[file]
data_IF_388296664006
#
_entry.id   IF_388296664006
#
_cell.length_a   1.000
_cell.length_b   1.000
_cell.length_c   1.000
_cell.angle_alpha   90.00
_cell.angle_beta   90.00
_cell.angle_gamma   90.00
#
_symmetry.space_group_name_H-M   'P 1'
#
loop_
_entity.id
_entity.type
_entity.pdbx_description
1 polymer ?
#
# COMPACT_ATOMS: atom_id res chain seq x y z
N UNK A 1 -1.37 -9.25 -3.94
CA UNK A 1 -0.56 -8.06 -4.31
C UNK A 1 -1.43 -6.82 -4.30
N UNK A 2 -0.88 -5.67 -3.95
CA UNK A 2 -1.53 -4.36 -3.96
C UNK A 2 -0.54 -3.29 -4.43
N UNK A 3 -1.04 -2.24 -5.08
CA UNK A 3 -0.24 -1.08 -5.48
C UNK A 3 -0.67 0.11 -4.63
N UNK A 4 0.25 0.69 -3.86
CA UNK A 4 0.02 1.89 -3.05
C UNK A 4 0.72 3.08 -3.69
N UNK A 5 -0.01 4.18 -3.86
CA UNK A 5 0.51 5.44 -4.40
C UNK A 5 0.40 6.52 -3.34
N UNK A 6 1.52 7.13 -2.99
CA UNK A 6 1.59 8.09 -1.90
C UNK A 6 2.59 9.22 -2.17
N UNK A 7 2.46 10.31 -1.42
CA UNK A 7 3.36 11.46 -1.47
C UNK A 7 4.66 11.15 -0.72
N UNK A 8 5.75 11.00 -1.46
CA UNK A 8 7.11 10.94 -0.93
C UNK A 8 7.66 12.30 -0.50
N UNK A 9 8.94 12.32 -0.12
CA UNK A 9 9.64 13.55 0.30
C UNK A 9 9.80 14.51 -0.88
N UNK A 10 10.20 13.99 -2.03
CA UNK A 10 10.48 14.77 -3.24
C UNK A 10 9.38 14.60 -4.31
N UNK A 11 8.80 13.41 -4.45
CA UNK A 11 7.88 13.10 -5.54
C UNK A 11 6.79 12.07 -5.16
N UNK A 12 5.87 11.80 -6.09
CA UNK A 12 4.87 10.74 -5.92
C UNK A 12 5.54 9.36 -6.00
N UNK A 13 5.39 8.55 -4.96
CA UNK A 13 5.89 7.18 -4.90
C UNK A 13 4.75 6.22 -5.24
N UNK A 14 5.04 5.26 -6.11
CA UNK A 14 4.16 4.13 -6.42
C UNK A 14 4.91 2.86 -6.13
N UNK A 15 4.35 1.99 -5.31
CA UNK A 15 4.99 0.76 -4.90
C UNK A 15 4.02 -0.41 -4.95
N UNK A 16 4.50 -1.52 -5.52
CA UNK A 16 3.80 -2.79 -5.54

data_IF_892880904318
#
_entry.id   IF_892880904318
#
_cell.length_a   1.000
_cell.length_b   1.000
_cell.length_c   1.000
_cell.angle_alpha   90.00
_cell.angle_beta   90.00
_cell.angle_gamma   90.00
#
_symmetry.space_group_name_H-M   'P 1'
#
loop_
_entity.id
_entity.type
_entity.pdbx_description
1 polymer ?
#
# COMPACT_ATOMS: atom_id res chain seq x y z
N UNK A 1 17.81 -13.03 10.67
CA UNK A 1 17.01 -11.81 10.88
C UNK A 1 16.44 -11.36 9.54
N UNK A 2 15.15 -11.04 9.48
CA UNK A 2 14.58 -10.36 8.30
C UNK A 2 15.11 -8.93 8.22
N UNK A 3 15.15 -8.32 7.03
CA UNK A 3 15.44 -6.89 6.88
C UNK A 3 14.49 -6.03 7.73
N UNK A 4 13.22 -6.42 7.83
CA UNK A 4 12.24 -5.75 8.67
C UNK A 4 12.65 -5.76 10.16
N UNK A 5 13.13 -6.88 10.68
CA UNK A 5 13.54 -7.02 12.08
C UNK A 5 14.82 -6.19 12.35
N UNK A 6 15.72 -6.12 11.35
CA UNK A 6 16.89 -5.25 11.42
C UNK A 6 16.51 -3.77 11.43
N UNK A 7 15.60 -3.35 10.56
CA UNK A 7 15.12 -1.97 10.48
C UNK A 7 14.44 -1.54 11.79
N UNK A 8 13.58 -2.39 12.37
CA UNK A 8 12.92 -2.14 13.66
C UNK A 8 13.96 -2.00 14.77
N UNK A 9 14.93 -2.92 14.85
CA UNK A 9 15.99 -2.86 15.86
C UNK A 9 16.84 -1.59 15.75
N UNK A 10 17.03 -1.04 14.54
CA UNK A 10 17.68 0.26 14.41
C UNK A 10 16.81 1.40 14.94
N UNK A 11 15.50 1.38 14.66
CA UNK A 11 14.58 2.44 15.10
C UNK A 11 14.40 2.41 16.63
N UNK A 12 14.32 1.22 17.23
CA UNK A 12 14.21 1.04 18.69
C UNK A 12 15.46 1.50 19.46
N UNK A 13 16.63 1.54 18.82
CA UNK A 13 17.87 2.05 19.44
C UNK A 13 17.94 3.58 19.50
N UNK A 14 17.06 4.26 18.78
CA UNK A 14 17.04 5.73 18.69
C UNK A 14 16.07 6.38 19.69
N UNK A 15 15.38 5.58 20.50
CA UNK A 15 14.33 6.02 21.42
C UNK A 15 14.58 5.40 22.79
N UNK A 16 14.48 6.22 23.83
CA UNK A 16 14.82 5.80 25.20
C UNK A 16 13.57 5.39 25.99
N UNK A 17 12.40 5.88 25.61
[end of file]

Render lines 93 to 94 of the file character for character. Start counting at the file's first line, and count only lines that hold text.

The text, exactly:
C UNK A 2 15.11 -8.93 8.22
N UNK A 3 15.15 -8.32 7.03